by Estate Planning Attorney Nydia Menendez
Our great forefather, Benjamin Franklin warned that “in this world nothing can be said to be certain, except death and taxes.” One good example is the Estate Tax.
The Estate Tax is levied on the value of a person’s worldwide assets at the time of death. Currently the Estate Tax has a $10 million exemption; adjusted for inflation the exemption is $11.7 million in 2021 (which is set to be reduced to $5 million by 2026, if not sooner). But, as is the case with all tax exemptions, exemptions have exceptions. A good illustration of this is the application of Estate Taxes to Puerto Ricans.
As most people know, Puerto Rico is an unincorporated U.S. Territory located in the Caribbean Sea. People born in Puerto Rico are United States citizens; they carry U.S. passports, the same as anyone born in the U.S. mainland. However, when we look at Puerto Ricans from an Estate Tax standpoint, citizenship hardly matters.
For example, if a person born in Puerto Rico resides in the United States, the application of the Estate Tax is the same as for any other U.S. citizen. This means a Puerto Rican born in Puerto Rico will enjoy the benefit of the Estate Tax exemption as any other American citizens – $10 Million, together with adjustments for inflation.
This is in stark contrast, however, to what happens when the person is residing in Puerto Rico and the only reason why they have their U.S. citizenship is because they were born in Puerto Rico. In this case, they are considered and taxed as non-resident aliens. Meaning that the Estate Tax will only be levied on the assets they own within the United States (“U.S. situs” assets), such as real estate. But, just like non-U.S. citizens, they will have a considerably lower Estate Tax exclusion, only $60,000.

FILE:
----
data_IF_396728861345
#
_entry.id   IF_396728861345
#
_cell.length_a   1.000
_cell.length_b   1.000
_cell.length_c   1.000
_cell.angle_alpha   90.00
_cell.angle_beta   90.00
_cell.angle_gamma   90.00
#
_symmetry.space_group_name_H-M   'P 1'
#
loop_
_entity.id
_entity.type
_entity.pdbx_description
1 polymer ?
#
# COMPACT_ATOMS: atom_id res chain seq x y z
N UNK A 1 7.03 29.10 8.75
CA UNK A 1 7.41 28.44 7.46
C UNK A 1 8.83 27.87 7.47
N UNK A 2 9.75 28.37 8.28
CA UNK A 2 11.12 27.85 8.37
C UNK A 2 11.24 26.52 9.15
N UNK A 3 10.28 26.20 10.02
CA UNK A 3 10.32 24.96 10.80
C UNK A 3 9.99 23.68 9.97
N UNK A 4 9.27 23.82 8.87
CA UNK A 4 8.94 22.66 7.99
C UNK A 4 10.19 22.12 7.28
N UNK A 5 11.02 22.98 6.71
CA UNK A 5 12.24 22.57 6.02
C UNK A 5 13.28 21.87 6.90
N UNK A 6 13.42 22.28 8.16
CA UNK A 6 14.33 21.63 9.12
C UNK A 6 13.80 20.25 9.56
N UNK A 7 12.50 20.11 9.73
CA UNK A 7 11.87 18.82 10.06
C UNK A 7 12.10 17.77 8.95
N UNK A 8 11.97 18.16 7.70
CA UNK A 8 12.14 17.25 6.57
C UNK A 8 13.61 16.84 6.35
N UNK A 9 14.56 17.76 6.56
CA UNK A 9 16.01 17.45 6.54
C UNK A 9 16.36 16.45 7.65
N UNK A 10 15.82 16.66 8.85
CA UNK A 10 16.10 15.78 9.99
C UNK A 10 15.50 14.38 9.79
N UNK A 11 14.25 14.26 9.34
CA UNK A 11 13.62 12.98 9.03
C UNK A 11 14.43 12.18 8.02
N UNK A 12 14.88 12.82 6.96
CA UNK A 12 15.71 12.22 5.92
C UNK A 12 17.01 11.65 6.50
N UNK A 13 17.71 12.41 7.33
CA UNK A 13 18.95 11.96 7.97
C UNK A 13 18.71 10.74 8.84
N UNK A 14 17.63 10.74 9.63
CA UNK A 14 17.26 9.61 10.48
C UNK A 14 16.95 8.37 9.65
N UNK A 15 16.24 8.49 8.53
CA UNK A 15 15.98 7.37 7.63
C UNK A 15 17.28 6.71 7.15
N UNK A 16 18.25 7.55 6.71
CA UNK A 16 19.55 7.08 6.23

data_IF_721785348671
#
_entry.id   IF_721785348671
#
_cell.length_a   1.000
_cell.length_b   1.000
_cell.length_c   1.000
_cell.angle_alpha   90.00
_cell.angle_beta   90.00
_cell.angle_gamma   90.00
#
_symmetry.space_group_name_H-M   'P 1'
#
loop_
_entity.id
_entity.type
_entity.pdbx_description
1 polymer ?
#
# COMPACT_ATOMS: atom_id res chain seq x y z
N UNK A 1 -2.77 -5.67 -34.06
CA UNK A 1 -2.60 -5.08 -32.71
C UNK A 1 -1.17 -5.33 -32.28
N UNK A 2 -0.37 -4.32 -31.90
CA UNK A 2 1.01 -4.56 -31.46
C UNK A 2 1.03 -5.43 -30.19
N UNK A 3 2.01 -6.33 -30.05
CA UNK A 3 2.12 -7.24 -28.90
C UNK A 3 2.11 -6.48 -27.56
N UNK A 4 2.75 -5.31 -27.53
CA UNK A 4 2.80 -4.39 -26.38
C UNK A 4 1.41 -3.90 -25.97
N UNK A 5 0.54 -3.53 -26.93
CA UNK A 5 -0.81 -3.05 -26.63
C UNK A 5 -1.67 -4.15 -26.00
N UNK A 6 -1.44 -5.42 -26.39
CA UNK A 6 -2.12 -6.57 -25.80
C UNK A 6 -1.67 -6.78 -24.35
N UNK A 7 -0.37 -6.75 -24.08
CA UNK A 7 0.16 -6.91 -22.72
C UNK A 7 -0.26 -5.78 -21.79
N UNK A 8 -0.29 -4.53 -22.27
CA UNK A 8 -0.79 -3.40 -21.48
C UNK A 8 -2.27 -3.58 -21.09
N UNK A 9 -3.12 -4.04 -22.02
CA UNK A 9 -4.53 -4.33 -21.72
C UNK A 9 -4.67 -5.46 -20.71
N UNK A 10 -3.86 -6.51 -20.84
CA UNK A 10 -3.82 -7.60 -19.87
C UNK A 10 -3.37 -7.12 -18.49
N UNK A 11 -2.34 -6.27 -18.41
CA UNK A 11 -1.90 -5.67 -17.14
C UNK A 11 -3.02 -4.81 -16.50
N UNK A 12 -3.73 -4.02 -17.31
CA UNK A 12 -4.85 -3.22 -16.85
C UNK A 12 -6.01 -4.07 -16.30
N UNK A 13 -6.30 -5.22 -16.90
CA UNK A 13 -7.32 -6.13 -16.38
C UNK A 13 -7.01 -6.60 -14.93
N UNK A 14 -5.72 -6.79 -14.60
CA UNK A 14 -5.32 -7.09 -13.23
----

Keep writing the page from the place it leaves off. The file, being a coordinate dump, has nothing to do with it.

In other words, for persons born in Puerto Rico, to enjoy the enhanced Estate Tax exemption, they must also reside in the U.S. mainland.
Let’s look at the following scenario: Ana was born and raised in Puerto Rico; therefore, she is a U.S. citizen. She has lived in San Juan, Puerto Rico for 45 years of her life; she even owns a restaurant there. She decides to invest and buy a property in Orlando, Florida, valued at $1 million. She also has assets in Puerto Rico and in two other countries around the globe worth $6 million total. If Ana passes away under these circumstances, she will owe federal Estate Taxes on $940,000 – the value of her property in Orlando, minus her $60,000 exclusion.
However, if Ana had relocated to Florida, and died as a Florida resident (instead of a Puerto Rico resident), she would owe federal Estate Tax on $7 Million, the value of all her property worldwide. But she would have an exclusion of $11.7 million (as of 2021). Therefore, she will not owe any Estate Tax.
Hence, for Puerto Ricans the Estate Tax impact will depend on whether they are residents in the United States or in Puerto Rico. If they are residing in the United States, for purposes of Estate Tax they will be treated just like any other U.S. citizen. But, if their residence is in Puerto Rico, their U.S. citizenship will not shield them from being taxed like a non-U.S. person.
How Can You Get Started with Your Estate Plan?
If you want to learn more about how to plan for your future to make sure you remain in control of your decisions while leaving a lasting legacy for your family, then we invite you to call our office at (954) 963-7220 to speak with a member of the Menéndez Law Firm. You may also want to watch the video series on our YouTube channel where we talk about Estate Planning in detail. Or if you would like to join us for the next live Wills, Trusts and Estate Planning webinar on Zoom you can register at no charge on our website www.menendezlawfirm.com
Estate Planning Attorney
Menéndez Law Firm
2699 Stirling Road, Suite B200
Fort Lauderdale, FL 33312
Tel.: (954) 963-7220
Fax: (954) 963-7232